The curious collection of a slightly mad scientist
The U.S. Fish and Wildlife Service pulverized about 6 tons of confiscated elephant ivory Thursday in an effort to strip the items of their value and make a statement against poaching.
Photographs taken before the event show ivory boxes, intricately carved statues and staffs, masks and countless pieces of jewelry, all stuffed into crates ready to be crushed. Afterward, only fragments remained.
The ivory was seized over the last 25 years during undercover investigations of smuggling operations or at the U.S. border, according to the wildlife service.
The items were destroyed with an industrial rock-crusher at the wildlife service’s National Wildlife Property Repository on the Rocky Mountain Arsenal National Wildlife Refuge near Denver. The agency is deciding what to do with the fragments left by the crusher.
On July 1, President Obama issued an executive order aimed at improving efforts to fight poaching and animal trafficking in Africa. The reorganization of U.S. trafficking agencies came with $10 million in new aid and led to the formation of the first council to advise the government on ways to improve domestic and international efforts to fight poaching and illegal wildlife trafficking.
“The survival of protected wildlife species such as elephants, rhinos, great apes, tigers, sharks, tuna, and turtles has beneficial economic, social and environmental impacts that are important to all nations,” the executive order says. “Wildlife trafficking reduces those benefits while generating billions of dollars in illicit revenues each year, contributing to the illegal economy, fueling instability, and undermining security.”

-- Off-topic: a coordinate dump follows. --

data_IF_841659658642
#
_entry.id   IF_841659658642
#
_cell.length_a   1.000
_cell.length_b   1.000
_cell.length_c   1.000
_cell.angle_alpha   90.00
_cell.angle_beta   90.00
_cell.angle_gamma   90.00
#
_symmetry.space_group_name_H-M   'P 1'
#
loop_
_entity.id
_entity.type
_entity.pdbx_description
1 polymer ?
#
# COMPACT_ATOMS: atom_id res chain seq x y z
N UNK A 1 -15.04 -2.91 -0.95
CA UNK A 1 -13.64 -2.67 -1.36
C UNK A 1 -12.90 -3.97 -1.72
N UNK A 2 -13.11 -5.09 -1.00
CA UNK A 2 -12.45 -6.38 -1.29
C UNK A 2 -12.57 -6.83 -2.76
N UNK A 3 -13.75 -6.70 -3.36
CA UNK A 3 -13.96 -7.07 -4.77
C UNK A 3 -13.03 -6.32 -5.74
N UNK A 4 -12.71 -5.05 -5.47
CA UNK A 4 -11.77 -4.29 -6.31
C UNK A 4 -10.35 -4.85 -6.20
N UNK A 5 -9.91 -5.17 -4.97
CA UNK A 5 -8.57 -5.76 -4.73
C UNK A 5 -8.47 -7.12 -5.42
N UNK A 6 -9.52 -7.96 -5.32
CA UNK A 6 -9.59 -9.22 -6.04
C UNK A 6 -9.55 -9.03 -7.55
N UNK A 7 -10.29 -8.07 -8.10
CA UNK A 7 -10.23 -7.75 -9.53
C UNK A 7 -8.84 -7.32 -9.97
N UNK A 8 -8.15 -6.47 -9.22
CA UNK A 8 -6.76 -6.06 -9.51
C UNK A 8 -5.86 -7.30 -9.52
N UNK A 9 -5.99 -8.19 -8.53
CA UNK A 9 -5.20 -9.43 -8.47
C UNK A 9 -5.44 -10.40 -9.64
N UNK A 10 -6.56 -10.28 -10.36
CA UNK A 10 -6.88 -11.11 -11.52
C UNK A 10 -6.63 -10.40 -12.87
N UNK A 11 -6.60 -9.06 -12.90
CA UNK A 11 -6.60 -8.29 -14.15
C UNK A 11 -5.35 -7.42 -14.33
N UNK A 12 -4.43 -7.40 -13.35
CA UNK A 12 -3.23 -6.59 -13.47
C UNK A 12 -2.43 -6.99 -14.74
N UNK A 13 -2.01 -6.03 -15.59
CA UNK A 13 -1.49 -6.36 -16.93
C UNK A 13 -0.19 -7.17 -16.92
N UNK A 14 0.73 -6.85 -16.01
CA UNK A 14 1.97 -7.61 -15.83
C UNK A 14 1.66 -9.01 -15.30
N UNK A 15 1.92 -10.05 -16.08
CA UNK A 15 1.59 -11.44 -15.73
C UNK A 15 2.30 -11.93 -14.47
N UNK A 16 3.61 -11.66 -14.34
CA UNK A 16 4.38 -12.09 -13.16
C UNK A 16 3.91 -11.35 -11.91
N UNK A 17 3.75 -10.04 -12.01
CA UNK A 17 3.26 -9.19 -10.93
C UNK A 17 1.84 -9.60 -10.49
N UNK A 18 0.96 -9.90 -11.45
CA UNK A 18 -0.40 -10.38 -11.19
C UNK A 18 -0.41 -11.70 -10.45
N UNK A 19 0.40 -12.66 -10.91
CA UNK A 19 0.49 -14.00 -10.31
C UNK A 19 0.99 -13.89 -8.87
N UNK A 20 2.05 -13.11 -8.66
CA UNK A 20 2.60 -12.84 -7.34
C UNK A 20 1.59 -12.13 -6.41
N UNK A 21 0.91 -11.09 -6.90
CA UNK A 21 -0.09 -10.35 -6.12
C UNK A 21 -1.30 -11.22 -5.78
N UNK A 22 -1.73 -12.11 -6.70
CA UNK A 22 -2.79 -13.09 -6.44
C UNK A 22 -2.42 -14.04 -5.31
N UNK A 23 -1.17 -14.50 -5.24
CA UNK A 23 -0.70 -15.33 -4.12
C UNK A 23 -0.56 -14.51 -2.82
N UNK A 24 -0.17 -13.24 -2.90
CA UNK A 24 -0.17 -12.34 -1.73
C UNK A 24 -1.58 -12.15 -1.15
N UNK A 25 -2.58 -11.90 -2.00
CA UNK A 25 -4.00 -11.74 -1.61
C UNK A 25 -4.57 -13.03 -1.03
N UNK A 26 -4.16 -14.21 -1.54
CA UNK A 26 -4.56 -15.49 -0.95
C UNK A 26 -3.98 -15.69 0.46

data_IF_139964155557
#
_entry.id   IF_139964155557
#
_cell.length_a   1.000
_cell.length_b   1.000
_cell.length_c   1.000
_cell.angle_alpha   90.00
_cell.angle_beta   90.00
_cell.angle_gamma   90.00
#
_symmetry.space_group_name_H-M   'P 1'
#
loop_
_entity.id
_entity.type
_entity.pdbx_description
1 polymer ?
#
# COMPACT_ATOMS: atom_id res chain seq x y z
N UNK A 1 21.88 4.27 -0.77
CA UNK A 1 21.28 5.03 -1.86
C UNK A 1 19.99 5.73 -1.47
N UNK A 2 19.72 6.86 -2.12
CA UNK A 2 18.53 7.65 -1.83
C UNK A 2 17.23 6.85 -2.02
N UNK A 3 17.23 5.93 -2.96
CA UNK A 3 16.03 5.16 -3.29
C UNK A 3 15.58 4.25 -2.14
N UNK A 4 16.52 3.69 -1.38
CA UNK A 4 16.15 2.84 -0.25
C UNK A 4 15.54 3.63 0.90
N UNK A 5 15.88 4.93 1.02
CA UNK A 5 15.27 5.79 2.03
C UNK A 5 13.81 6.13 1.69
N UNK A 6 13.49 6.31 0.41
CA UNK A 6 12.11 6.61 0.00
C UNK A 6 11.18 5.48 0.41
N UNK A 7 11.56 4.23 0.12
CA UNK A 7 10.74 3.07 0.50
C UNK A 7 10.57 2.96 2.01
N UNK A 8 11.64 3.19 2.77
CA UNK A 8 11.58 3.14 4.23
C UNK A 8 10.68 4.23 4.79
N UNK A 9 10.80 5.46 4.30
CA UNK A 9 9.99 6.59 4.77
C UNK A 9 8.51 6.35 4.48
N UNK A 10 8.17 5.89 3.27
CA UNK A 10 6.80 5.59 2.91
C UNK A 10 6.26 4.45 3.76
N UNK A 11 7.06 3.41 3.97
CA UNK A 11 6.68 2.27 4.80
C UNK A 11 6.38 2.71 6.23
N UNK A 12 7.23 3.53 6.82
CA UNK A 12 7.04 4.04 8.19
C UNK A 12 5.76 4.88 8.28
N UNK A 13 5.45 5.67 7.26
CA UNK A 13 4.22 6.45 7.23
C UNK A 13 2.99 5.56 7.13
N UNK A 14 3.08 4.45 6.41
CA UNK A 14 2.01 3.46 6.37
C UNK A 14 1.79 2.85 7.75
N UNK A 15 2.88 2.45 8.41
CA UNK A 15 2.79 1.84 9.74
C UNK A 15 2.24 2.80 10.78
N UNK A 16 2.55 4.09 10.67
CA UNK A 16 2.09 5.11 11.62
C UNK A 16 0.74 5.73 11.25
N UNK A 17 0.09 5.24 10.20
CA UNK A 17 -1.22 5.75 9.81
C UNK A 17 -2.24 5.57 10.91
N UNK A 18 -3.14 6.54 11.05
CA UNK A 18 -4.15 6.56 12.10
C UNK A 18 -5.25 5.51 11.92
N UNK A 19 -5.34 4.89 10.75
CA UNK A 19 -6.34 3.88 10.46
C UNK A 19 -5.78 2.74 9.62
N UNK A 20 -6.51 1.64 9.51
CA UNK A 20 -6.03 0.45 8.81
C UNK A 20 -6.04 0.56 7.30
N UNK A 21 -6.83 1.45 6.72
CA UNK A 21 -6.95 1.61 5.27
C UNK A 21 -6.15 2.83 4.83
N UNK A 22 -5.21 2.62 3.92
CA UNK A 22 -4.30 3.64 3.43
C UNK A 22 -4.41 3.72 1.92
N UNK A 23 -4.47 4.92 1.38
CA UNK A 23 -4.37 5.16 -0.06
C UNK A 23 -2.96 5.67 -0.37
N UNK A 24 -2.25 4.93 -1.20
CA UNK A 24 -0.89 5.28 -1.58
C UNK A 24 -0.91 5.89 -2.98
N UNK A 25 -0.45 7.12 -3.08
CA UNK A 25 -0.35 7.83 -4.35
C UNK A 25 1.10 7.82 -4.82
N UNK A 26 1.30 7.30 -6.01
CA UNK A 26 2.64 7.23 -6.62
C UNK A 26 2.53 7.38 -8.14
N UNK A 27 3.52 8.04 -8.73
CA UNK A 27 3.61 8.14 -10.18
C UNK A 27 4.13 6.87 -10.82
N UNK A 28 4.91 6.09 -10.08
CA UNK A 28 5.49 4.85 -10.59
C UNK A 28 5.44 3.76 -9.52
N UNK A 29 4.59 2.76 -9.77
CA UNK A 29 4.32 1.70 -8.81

Elephants are slaughtered for the ivory in their tusks and teeth. It is generally illegal to import or export African elephant ivory in the United States.
Between 1900 and the late 1980s, the world population of African elephants dropped from more than 10 million to fewer than 500,000. Although elephant populations began to recover in the 1990s, a resurgence in demand for elephant ivory and meat caused populations to fall again. Over the last 10 years, the population of forest elephants fell by an estimated 62% across central Africa, according to the wildlife service.
“The United States is part of the problem because much of the world’s trade in wild animal and plant species – both legal and illegal – is driven by U.S. consumers or passes through our ports on the way to other nations,” wildlife service Director Daniel Ashe said.
African elephants, the largest land mammals, have been listed as threatened under the Endangered Species Act since 1978. They are found across central and southern Africa. In 1988, Congress passed the African Elephant Conservation Act, which imposed a moratorium on the import of African elephant ivory.
Fake ivory is better anyway. Don’t kill elephants. Make jewelry out of your own bones.